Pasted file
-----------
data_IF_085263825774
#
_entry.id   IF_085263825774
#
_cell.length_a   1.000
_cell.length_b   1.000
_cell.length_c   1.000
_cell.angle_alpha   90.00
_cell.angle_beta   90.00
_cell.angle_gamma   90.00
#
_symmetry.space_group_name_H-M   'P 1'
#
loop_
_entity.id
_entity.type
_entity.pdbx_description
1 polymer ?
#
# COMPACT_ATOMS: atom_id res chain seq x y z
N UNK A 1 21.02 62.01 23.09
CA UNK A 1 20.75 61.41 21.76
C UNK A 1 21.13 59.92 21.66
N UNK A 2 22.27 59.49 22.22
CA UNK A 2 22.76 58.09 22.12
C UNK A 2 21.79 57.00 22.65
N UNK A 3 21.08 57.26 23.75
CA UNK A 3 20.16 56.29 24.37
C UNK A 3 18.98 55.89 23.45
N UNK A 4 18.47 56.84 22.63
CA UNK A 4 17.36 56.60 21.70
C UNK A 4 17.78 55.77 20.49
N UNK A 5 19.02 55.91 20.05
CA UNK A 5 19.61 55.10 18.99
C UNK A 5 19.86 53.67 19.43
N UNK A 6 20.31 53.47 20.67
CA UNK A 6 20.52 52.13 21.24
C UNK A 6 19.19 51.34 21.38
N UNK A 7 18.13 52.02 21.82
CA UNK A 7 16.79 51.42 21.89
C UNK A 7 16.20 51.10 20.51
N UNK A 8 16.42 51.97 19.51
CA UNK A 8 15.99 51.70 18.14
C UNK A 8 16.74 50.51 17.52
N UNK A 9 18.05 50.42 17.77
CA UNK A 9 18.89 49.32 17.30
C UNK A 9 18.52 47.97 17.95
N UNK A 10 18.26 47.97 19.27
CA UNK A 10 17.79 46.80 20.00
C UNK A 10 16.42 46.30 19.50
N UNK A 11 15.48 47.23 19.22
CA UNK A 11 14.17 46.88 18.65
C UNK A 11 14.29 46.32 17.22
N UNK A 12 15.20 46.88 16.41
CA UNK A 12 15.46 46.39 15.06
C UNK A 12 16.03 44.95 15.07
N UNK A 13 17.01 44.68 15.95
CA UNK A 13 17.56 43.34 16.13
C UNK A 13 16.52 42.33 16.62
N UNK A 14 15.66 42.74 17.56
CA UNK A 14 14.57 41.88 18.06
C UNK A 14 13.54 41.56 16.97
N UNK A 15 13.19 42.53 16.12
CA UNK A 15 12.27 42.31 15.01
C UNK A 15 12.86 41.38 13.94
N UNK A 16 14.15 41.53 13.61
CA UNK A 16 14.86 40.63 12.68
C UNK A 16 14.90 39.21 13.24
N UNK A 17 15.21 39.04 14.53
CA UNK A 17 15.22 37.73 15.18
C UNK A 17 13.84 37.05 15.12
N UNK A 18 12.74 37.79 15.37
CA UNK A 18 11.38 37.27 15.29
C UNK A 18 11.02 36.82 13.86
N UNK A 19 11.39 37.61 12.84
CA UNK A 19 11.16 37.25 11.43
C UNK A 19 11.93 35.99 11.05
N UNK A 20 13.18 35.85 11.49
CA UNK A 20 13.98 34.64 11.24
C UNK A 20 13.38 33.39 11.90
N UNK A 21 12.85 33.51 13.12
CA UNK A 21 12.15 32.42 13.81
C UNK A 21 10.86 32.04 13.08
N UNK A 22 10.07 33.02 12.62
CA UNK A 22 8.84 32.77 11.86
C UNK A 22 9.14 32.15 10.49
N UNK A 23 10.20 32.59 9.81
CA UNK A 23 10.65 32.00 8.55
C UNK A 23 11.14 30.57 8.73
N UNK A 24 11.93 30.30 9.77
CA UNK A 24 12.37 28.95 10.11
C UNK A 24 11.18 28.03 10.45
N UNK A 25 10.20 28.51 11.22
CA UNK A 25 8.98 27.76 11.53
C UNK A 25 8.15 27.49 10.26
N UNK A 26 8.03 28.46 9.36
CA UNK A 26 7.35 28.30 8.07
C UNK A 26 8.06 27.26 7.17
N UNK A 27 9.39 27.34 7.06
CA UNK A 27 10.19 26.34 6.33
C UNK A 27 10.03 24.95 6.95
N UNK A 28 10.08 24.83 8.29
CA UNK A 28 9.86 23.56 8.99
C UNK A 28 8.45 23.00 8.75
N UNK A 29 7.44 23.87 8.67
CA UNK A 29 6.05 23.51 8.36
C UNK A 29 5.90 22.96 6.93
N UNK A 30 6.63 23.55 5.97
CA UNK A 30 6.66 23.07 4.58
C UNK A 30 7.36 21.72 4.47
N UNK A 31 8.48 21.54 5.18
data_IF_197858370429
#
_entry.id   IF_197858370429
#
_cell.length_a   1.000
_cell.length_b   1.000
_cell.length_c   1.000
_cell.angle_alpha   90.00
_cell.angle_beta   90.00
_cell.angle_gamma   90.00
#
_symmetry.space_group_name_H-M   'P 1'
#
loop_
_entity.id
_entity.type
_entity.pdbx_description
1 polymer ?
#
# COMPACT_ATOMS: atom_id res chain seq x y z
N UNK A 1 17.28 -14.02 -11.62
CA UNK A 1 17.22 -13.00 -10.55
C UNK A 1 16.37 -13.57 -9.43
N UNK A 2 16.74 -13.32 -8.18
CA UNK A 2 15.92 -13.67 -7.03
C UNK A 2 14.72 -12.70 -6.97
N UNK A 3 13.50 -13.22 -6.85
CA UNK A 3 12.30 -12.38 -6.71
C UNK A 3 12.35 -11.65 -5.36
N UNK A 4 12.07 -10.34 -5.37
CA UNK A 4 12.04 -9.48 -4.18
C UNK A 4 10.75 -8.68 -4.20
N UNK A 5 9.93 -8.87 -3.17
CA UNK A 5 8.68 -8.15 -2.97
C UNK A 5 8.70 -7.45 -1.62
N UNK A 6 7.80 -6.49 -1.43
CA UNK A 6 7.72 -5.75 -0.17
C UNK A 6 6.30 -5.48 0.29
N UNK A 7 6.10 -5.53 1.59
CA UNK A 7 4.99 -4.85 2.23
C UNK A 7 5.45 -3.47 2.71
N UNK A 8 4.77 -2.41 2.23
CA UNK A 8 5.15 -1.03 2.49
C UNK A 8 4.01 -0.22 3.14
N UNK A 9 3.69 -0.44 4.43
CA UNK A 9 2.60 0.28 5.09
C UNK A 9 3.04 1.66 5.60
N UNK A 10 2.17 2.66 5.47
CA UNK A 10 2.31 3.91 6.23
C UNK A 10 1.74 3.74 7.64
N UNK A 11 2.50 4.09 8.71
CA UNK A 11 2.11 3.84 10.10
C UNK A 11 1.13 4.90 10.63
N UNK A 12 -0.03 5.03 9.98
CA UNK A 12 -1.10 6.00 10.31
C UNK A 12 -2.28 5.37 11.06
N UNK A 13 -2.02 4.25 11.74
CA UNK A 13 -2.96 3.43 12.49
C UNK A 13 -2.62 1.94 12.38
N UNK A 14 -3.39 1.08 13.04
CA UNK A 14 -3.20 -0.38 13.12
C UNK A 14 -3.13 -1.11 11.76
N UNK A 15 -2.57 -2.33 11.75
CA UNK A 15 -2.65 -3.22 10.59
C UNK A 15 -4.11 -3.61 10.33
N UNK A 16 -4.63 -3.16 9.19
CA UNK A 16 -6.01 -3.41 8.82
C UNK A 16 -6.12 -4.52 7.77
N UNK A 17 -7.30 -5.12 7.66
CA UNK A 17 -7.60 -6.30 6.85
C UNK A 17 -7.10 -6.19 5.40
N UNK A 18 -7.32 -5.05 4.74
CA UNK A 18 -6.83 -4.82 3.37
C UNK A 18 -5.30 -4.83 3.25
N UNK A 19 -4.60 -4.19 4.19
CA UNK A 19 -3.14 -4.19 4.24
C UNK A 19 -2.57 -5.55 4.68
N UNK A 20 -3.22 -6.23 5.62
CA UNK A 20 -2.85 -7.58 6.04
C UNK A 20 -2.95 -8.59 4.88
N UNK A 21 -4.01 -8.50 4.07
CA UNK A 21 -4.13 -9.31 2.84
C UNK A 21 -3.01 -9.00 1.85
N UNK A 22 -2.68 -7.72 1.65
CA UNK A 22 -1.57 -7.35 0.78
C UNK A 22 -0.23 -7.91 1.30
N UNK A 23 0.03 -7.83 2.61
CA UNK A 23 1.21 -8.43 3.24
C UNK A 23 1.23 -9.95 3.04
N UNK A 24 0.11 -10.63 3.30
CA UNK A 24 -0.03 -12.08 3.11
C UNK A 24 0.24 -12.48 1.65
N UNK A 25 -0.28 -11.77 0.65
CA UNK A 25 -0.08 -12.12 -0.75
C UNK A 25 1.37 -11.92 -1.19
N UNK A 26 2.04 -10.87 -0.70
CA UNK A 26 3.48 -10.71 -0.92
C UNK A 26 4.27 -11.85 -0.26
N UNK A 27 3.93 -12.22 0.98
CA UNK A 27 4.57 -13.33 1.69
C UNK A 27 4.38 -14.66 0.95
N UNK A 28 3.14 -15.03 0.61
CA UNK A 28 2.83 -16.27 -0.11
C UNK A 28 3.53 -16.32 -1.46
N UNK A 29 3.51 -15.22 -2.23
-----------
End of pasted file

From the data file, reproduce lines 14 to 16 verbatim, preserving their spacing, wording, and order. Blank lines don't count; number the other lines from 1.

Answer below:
loop_
_entity.id
_entity.type